Next up after my visit with Dr. NY was Dr. Care Bear.  I have heard stories about the stoic or brusque personalities of doctors, but I have been so fortunate in that I didn’t experience this at all.  Each and every one of my doctors and nurses genuinely cared about me and were invested in my well-being.  I was just lucky.

Once we checked in with reception, we were led to a room with a TV.  As we waited for the nurse, I picked up a pamphlet on colorectal cancer and looked through the list of possible symptoms.  I say possible because not everyone will experience these symptoms, especially in the early stages.  For me, it was like I was reading a checklist of the things I experienced leading up to my diagnosis (dx).

Nurse Angel came into the room and put on a video that was supposed to give me an idea of what to expect.  I honestly don’t remember a thing about the video with one exception.  Eddie looked at me and asked if there was anything in particular that I had noticed about the video.  Yes I did – they were all OLD.  I don’t mean 50 or 60.  I mean that they were in their 70’s and 80’s.  How on earth did I get an old person’s disease?  I led a very healthy lifestyle.  I have never smoked, I’ve never done any drugs, I ate healthy, I didn’t really drink, and I had no knowledge of cancer in my family.  Cancer simply didn’t care about all that, so I just needed to suck it up and get on with it.  I really thought that I was alone in the category of being dx’d with cancer at such a young age.  Sadly it isn’t as uncommon as I had originally thought.  I just hadn’t met my friends on the Colon Club yet.  I don’t know if there are more young people getting colonoscopies and being dx’d or if it’s that colorectal cancer really is hitting folks at a younger age.  So how old should you be before you have a colonoscopy for preventative screening?  The general rule of thumb nowadays is when you turn 50, unless you have a family history in which case it should be 10 years before that family member was dx’d.  Of course, this goes out the window if you experience any symptoms (refer to the link above).  If you have any of those symptoms, it’s worth the trip to see your doctor.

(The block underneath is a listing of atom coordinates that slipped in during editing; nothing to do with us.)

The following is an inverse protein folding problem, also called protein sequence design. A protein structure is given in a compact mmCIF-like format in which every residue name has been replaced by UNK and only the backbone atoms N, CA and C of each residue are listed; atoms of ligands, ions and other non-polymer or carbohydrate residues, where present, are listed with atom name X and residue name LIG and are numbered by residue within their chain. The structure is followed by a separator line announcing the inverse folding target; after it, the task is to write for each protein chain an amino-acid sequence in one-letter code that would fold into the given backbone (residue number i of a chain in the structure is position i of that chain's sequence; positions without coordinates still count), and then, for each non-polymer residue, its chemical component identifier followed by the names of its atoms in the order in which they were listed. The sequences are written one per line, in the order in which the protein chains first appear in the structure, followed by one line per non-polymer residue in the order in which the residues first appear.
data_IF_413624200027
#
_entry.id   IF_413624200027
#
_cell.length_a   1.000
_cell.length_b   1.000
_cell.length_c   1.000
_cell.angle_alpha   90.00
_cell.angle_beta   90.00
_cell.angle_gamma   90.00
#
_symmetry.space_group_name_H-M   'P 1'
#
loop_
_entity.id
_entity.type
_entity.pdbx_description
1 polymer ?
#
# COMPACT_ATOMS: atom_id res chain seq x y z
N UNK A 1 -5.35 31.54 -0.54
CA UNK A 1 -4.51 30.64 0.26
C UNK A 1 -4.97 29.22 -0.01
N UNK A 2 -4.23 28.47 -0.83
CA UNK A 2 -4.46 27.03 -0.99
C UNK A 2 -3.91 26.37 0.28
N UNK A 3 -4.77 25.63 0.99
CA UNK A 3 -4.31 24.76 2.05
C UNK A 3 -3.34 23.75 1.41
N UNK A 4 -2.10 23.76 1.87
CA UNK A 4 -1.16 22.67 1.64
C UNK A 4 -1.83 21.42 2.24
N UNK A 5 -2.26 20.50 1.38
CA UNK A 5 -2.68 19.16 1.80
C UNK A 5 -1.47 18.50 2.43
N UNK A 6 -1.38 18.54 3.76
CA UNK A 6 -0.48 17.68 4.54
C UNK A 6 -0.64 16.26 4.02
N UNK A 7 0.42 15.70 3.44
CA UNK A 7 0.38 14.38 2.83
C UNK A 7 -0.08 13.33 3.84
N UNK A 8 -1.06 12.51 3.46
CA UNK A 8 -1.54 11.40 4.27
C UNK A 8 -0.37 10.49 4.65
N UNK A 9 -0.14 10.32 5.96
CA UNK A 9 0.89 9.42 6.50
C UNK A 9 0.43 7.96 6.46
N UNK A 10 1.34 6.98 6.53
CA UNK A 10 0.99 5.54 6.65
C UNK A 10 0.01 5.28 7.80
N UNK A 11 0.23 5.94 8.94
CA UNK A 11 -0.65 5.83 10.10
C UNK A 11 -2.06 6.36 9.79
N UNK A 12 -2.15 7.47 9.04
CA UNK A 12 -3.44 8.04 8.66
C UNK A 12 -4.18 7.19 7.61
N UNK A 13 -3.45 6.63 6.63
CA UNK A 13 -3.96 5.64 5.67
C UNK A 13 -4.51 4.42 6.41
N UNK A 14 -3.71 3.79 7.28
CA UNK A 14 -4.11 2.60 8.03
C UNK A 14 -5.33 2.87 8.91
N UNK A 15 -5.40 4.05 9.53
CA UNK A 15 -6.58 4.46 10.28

Nurse Angel brought me to see my radiation oncologist, Dr. Care Bear, after the movie.  He is a very soft spoken man and carried an air of sympathy while being assuring about getting though all this together.  He actually apologized because he had to do a digital exam.  Here we go again…up on the table, lay on your side.  Just when he’s ready to probe, Eddie says “Hey doc, you wanna sign the guestbook first?”  Son of a motherless goat!  Hey, sweetheart, could you do me a favor and NOT make the man who is about to stick his finger up my butt laugh?  I don’t need him shaking around unnecessarily while he’s in there.  I had to laugh too though.  Dr. Care Bear chuckled and said that was a new one, even for him.

After feeling the tumor out, Dr. Care Bear made his recommendations for treatment.  Pending my visit with the Wizard (my oncologist) to determine the chemo regimen, he said that I would have radiation treatments 5 days a week for 6 weeks in order to shrink the tumor.  Surgery to remove it would follow a recovery period so that my body could heal up from the effects of radiation therapy.  Did I have any questions?  You bet.  What are the side effects that I should expect?  Radiation burn was a possibility, but there are preventative measures that could be taken to minimize that problem.  My bowels would be affected.  Again, there are meds that can help with that.  And I would most likely be sent into early menopause.  That wasn’t such a big deal…but there was a grenade buried in there.

I would never be able to bear children.

I considered not sharing this because it is such a deeply personal and emotional issue for me, and the truth of the matter is that I still struggle immensely with this.  Over the last 5 years, I have had my cry sessions, feeling sorry for myself.  What keeps me going is my unbelievably wonderful daughter and knowing that I’m not alone in this.  Eddie is right there with me and he completely understands.  Ultimately my reason behind starting this blog won out.  If I want to give some answers, strength, and hope to someone in a similar position by sharing my experience, I can’t hold back on any of it – especially the painful and embarrassing parts because those are the scariest.

The radiation would destroy anything in it’s path and since my ovaries would be in the way, my eggs would not survive.  Dr. Care Bear gave me 3 weeks to get it together.  I had 21 very short days to research and find a clinic to harvest my eggs.  So with a heavy heart, we continued on our journey to seek the Wizard, hoping that he would have all the answers I needed.

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